Installing the transmission took some time. I ran into several issues. First, the trans went in, save for the last 1/2"-3/4". For the life of me I could not figure out why. I pulled and "reinstalled" the trans about 8 times. One time, the input shaft got jammed in the throwout bearing while trying to bring the trans back out. I ended up having to take one of my hands off the bottom of the trans, to gently pry the trans out. Well, it gave way with absolutely no warning and fell on my chest. That was a bit of a wake up call. I set it aside and double checked everything. I felt the alignment of the clutch disc was a tad off. It seemed ever so slightly shifted to the left. I decided to pull the pressure plate and disc out to verify fitment. I felt that the last bit the trans wouldn't go, was the engagement of the splines from the input shaft to the disc.

Once I had everything out, I went to slide the disc onto the input shaft, and it didn't go. I immediately thought "****, I have the wrong one". But I took a breath and counted the splines, sure enough, they matched. I tried again, this time being more careful and intentional to keep everything straight. It gave me a little bit of trouble but finally slid on. This told me that when I attempted to install the trans the next time, everything had to be absolutely PERFECTLY aligned. I was using the alignment tool provided with the clutch but it seemed to hang up going in and coming out. I found one of my old alignment tools from a previous clutch that fit much better and didn't get stuck.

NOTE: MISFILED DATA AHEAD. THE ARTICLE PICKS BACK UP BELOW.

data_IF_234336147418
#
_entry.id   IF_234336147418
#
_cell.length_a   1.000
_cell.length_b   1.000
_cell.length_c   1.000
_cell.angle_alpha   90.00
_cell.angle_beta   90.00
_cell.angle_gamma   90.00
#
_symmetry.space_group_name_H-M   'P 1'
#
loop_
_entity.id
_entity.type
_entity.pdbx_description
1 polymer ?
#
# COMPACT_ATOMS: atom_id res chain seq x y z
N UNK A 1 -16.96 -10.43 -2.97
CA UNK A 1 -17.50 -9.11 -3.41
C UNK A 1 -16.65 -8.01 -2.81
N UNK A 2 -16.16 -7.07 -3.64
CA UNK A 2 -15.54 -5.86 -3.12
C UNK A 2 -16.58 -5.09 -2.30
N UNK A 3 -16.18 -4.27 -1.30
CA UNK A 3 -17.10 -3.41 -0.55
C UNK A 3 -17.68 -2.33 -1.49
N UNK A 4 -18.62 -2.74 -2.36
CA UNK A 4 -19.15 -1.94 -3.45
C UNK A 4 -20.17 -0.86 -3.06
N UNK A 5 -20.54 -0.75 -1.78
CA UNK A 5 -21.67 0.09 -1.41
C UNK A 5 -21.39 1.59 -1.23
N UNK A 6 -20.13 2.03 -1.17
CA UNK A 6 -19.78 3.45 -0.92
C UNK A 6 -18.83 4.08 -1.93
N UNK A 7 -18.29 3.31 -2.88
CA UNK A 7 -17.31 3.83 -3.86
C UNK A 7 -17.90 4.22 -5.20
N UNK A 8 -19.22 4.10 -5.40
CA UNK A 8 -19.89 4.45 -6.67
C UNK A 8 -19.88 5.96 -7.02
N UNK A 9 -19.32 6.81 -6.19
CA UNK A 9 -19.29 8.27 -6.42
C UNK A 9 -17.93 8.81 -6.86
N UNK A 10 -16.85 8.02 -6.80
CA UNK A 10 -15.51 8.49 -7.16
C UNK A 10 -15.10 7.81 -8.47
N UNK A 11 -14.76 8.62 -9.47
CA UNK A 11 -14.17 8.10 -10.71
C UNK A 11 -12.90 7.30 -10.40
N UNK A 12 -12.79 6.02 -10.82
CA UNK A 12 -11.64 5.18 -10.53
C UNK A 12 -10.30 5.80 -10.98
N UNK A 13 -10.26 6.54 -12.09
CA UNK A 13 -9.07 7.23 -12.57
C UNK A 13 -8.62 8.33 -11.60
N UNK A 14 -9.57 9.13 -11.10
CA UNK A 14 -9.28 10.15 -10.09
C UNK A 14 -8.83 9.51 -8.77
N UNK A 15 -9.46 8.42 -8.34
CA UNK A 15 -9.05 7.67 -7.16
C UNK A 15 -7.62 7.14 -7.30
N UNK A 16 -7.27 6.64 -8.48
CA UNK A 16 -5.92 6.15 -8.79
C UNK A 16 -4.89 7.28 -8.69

After I verified proper alignment, I put a touch of grease on the front of the pilot bushing, splines of the clutch disc and splines of the input shaft. I got myself situated with the trans on my chest, made sure my hand placement was such that it would allow for some movement. Raised the trans into position, being careful not to let the input shaft pull down on the clutch disc, a couple wriggles and it popped right into place. I was so happy! Days of wrestling with it, even my buddy came over to give it a shot and couldn't get it in before I took the clutch out.

Photo Journey:
Driveshaft before
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Sanded down
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Driveshaft painted up
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Trans ready to go in with new bushings on the shift arms
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Closeup of the bushings and part number
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Gap in trans during initial install attempts
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Discussion Starter #78